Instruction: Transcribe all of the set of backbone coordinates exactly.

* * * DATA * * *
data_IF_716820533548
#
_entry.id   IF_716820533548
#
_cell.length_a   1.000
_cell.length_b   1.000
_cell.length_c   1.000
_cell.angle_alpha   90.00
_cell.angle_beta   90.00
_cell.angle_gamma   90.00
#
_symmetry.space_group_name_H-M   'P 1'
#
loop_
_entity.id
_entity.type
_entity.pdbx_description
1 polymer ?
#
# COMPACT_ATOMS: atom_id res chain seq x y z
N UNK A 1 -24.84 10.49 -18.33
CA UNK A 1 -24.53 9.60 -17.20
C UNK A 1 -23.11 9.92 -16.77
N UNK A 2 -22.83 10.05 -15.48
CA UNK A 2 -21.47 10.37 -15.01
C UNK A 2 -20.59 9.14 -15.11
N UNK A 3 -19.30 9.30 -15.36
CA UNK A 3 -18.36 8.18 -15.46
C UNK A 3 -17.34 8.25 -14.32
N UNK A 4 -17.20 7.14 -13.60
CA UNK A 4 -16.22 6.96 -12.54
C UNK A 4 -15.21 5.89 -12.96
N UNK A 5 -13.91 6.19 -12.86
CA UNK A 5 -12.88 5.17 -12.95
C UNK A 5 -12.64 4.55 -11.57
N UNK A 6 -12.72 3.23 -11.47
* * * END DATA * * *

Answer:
data_IF_716820533548
#
_entry.id   IF_716820533548
#
_cell.length_a   1.000
_cell.length_b   1.000
_cell.length_c   1.000
_cell.angle_alpha   90.00
_cell.angle_beta   90.00
_cell.angle_gamma   90.00
#
_symmetry.space_group_name_H-M   'P 1'
#
loop_
_entity.id
_entity.type
_entity.pdbx_description
1 polymer ?
#
# COMPACT_ATOMS: atom_id res chain seq x y z
N UNK A 1 -24.84 10.49 -18.33
CA UNK A 1 -24.53 9.60 -17.20
C UNK A 1 -23.11 9.92 -16.77
N UNK A 2 -22.83 10.05 -15.48
CA UNK A 2 -21.47 10.37 -15.01
C UNK A 2 -20.59 9.14 -15.11
N UNK A 3 -19.30 9.30 -15.36
CA UNK A 3 -18.36 8.18 -15.46
C UNK A 3 -17.34 8.25 -14.32
N UNK A 4 -17.20 7.14 -13.60
CA UNK A 4 -16.22 6.96 -12.54
C UNK A 4 -15.21 5.89 -12.96
N UNK A 5 -13.91 6.19 -12.86
CA UNK A 5 -12.88 5.17 -12.95
C UNK A 5 -12.64 4.55 -11.57
N UNK A 6 -12.72 3.23 -11.47